You must be at least fourteen (14) years of age and of sufficient mind and memory to realize you are making a Will disposing of your property at death. The Will must be in writing (unless made on the deathbed), and be witnessed by at least two (2) witnesses. It is important to have a Will done by an attorney because the formal execution and proper format is just as important as the content.
Georgia's inheritance statute will determine who gets your property. The court will appoint an administrator to manage and settle your estate.
As soon as you have property or children to be cared for, you should make a Will. Whenever there is a change in your legal circumstances, including marriage, divorce, birth or adoption of a child or death of a beneficiary you should also review your Will so that your Will is still valid.
A Will is not valid until death and may be changed or amended by signing a new Will.
The State of Georgi recognizes the right of a competent adult to make a written directive, known as an Advanced Directive For Health Care, instructing his/her physician to withhold or withdraw life-sustaining procedures in the event of a terminal condition.
A Power of Attorney For sset Management appoints someone to handle your assets if you become incapacitated. You do not need to transfer assets at the time you sign a Power of Attorney, but you should keep the person appointed informed of your financial matters.
An Advanced Directive For Health Care appoints someone to make health care decisions for you when you are unable to do so yourself This person can provide informed consent for treatment, or refuse treatments for you.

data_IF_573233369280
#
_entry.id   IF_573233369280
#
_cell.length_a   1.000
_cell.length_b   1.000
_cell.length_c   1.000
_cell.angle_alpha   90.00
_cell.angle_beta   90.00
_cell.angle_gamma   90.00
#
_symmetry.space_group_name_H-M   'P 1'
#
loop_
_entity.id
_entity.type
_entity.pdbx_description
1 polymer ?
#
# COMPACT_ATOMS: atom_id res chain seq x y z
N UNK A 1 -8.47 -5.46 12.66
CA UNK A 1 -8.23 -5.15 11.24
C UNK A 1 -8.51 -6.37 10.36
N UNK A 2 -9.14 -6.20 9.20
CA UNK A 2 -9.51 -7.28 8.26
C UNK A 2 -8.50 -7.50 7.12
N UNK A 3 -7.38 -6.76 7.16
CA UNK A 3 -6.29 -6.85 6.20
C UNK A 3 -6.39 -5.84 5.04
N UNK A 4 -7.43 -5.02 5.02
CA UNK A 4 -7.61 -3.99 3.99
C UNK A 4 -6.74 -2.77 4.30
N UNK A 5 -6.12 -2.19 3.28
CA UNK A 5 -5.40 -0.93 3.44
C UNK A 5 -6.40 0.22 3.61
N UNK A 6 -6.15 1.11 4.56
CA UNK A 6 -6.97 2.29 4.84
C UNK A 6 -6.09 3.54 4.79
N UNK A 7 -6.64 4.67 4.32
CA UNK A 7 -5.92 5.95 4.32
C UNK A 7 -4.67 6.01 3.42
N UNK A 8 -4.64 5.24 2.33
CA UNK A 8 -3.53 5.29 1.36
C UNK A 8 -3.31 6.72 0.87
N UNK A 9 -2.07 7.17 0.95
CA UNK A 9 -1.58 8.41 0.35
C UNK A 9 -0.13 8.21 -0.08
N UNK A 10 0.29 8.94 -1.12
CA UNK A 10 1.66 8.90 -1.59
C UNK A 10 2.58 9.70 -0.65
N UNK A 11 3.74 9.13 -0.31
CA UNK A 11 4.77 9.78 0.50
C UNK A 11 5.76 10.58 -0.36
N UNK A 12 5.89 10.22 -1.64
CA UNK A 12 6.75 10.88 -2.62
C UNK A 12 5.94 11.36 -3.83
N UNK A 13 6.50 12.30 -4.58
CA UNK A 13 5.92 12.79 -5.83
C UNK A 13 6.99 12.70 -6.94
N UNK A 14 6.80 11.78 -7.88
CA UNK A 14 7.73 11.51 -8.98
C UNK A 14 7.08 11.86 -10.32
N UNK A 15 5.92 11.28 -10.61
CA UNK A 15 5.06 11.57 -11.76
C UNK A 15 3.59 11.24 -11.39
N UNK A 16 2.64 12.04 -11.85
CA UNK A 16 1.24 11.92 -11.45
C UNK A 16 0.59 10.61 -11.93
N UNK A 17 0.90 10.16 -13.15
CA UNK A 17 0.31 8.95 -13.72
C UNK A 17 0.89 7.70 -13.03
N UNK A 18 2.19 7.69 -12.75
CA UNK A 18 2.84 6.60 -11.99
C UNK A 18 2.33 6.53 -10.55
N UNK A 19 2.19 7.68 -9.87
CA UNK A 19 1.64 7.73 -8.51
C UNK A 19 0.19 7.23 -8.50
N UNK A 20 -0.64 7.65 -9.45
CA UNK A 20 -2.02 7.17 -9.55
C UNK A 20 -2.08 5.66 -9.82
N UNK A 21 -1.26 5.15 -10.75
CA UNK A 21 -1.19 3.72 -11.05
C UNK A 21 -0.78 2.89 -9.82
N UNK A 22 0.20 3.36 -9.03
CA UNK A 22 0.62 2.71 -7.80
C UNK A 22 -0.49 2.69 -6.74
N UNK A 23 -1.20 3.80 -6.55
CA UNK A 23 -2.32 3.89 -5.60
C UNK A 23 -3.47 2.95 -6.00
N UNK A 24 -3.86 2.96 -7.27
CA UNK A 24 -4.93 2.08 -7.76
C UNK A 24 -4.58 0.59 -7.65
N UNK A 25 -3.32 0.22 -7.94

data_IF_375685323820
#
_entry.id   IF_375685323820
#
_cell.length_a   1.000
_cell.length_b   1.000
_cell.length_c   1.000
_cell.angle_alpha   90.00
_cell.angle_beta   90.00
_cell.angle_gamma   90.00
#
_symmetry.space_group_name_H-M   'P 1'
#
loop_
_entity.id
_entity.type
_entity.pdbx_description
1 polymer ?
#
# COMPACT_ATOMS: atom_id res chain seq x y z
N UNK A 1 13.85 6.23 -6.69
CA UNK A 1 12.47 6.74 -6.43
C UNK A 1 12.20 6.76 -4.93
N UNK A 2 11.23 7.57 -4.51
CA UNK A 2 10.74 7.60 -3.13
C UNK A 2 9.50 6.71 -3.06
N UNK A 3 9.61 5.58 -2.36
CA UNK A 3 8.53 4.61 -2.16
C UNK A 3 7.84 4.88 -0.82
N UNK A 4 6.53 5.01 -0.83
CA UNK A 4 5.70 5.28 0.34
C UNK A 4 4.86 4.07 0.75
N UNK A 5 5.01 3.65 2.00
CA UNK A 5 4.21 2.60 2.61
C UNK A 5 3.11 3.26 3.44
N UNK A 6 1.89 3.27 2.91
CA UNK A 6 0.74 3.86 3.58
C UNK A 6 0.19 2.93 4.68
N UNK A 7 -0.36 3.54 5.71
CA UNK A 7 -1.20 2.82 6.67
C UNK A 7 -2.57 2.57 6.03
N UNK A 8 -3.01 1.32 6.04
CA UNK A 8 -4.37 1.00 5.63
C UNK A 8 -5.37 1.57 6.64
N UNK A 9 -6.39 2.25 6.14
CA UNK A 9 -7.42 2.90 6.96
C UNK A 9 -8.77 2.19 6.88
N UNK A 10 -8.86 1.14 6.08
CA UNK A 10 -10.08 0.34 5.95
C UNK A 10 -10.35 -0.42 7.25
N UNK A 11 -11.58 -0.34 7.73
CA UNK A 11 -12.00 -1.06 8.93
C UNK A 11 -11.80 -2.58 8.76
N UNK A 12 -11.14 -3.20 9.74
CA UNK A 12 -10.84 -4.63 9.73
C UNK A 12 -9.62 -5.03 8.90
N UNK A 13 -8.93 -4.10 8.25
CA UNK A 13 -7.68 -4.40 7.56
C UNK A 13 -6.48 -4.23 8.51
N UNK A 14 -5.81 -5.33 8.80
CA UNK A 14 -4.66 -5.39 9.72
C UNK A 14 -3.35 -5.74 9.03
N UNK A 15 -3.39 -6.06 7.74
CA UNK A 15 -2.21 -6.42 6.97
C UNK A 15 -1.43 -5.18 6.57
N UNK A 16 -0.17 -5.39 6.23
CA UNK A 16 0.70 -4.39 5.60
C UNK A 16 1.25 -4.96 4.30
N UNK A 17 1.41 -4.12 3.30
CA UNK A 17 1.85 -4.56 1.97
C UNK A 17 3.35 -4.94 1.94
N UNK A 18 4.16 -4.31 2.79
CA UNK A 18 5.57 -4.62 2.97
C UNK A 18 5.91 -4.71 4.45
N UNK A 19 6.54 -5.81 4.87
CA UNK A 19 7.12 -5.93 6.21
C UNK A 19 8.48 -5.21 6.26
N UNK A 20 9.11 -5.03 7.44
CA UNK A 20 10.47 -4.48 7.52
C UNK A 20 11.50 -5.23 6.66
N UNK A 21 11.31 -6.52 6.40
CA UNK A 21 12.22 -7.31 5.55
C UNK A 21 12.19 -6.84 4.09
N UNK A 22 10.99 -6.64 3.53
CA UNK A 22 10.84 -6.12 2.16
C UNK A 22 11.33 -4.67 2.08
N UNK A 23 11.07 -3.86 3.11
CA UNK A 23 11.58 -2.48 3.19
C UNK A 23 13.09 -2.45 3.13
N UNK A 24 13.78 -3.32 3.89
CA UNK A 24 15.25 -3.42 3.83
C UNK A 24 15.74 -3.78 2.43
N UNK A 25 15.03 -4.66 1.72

Probate is the public process of filing and validating a Will in court, paying all the debts and taxes of the deceased person and dividing up the assets according the Will or Georgia law.
Estate planning is being diligent in the care and maintenance of all that you have worked for during your lifetime. It is making sure your spouse, children and you are provided for. Estate Planning is taking responsibility to ensure that your estate or everything you own is preserved and used for the benefit of those you love.
A revocable Living Trust is established by transferring assets to the trust while you are alive. The individual then acts as the trustee and maintains control over the assets during his/her lifetime. At death, the successor trustee takes over and manages or distributes the assets in accordance with the directions contained in the document that created the trust; therefore, it avoids the need for Probate.
The most common trust is one set up for minor children for their care after you are gone and until they are old enough to take care of themselves. A parent can name a trustee to be in control of the ﬁnances and decide whether to sell or keep property and manage assets such as real estate. The trustee, usually a family member or close friend, can be paid an hourly rate or a set monthly amount for their services, out of the trust assets. You should also appoint a guardian for you children, someone who would have physical custody and take care of your children on a daily basis.
No. Life insurance is only one kind of property that a person may own. A Will is still needed to dispose of the rest of one’s property.
No. A joint tenancy does not provide for the distribution of the joint property in the event of a common disaster.
A Will signed and witnessed in another state is usually valid in Georgia. If you have moved to Georgia from another state, it is wise to have your Will reviewed by a Georgia attorney to ensure that it is properly executed and that the executor is qualiﬁed in this state. A11 improperly executed Will is void.